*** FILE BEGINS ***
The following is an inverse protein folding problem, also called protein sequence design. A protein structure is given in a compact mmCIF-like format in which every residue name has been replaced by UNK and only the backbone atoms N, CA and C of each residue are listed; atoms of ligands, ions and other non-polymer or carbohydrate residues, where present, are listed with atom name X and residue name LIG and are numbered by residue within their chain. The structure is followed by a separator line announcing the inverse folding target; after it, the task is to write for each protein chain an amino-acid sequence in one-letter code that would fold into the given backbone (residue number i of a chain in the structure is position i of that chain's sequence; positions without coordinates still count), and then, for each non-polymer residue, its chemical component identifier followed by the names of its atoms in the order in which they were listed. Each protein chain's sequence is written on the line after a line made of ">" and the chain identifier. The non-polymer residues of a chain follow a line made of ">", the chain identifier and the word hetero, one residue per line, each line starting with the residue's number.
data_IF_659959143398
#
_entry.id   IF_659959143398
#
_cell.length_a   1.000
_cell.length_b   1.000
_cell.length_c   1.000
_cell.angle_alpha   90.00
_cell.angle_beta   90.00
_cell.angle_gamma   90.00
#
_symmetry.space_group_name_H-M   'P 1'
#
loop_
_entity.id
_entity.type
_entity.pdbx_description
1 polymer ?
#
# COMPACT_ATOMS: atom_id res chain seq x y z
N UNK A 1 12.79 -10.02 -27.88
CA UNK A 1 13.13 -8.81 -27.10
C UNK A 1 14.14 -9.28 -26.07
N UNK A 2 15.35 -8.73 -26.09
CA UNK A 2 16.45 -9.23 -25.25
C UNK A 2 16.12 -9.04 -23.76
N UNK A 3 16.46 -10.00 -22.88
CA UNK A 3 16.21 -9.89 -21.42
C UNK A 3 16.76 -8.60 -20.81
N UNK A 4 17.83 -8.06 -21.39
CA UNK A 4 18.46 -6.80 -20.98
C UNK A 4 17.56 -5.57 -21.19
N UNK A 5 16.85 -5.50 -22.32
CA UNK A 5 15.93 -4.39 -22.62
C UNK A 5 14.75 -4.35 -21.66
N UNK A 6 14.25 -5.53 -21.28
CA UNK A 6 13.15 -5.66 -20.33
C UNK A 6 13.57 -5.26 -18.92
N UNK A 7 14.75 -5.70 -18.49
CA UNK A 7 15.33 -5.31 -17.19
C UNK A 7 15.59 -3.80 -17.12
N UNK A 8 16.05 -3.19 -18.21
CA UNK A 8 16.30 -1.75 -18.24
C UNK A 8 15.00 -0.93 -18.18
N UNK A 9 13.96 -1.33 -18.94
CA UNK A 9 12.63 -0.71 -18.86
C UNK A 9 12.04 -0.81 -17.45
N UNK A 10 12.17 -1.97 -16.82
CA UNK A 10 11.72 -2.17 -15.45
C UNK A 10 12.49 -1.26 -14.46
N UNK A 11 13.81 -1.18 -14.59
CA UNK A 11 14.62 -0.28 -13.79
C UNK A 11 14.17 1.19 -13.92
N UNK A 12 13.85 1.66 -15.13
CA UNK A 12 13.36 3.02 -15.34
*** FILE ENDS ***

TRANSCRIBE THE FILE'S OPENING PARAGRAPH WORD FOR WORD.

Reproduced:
The following is an inverse protein folding problem, also called protein sequence design. A protein structure is given in a compact mmCIF-like format in which every residue name has been replaced by UNK and only the backbone atoms N, CA and C of each residue are listed; atoms of ligands, ions and other non-polymer or carbohydrate residues, where present, are listed with atom name X and residue name LIG and are numbered by residue within their chain. The structure is followed by a separator line announcing the inverse folding target; after it, the task is to write for each protein chain an amino-acid sequence in one-letter code that would fold into the given backbone (residue number i of a chain in the structure is position i of that chain's sequence; positions without coordinates still count), and then, for each non-polymer residue, its chemical component identifier followed by the names of its atoms in the order in which they were listed. Each protein chain's sequence is written on the line after a line made of ">" and the chain identifier. The non-polymer residues of a chain follow a line made of ">", the chain identifier and the word hetero, one residue per line, each line starting with the residue's number.